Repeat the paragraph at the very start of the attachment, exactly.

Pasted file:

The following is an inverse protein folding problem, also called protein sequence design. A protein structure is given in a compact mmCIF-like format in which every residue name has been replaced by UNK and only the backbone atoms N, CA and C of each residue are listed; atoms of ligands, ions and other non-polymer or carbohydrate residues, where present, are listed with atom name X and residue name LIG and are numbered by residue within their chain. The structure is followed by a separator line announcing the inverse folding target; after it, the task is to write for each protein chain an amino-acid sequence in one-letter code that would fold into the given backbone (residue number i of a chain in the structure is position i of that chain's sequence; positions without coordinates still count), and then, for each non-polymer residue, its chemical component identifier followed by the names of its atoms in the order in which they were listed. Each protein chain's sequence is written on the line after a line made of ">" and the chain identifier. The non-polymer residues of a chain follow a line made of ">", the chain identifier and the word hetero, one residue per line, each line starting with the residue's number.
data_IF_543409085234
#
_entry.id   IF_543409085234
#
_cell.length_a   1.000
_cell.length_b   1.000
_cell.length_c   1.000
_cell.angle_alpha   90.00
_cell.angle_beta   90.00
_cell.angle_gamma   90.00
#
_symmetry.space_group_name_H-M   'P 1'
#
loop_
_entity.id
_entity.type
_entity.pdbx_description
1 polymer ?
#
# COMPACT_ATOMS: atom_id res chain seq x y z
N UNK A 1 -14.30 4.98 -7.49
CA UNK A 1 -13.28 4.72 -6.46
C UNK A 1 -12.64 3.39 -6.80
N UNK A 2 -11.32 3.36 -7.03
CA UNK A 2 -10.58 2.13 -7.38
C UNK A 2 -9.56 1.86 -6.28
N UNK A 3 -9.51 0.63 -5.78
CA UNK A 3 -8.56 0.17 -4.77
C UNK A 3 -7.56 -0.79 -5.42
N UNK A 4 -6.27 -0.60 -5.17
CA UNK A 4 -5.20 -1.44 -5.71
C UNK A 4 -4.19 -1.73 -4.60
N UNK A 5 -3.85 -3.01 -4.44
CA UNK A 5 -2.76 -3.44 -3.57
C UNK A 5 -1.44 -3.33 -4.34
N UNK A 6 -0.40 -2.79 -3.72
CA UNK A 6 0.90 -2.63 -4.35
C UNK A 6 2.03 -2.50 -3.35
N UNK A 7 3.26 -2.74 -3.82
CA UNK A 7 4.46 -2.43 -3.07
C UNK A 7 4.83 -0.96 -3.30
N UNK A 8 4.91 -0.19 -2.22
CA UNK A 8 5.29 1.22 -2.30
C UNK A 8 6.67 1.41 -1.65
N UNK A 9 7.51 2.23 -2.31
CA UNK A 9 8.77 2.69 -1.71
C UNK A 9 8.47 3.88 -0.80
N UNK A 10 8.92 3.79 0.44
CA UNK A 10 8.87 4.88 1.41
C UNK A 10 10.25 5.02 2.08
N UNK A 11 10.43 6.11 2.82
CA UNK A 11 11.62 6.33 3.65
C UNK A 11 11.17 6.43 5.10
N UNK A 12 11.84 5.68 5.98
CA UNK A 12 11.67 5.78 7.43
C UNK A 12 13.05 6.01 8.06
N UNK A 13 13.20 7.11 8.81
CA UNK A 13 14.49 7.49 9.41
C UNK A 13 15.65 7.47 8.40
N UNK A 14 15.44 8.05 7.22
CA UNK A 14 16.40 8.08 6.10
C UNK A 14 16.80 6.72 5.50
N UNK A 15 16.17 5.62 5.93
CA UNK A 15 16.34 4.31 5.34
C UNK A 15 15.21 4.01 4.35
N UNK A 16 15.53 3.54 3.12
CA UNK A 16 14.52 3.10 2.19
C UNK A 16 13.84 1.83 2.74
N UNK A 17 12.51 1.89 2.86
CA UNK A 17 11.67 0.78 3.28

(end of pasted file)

The following is an inverse protein folding problem, also called protein sequence design. A protein structure is given in a compact mmCIF-like format in which every residue name has been replaced by UNK and only the backbone atoms N, CA and C of each residue are listed; atoms of ligands, ions and other non-polymer or carbohydrate residues, where present, are listed with atom name X and residue name LIG and are numbered by residue within their chain. The structure is followed by a separator line announcing the inverse folding target; after it, the task is to write for each protein chain an amino-acid sequence in one-letter code that would fold into the given backbone (residue number i of a chain in the structure is position i of that chain's sequence; positions without coordinates still count), and then, for each non-polymer residue, its chemical component identifier followed by the names of its atoms in the order in which they were listed. Each protein chain's sequence is written on the line after a line made of ">" and the chain identifier. The non-polymer residues of a chain follow a line made of ">", the chain identifier and the word hetero, one residue per line, each line starting with the residue's number.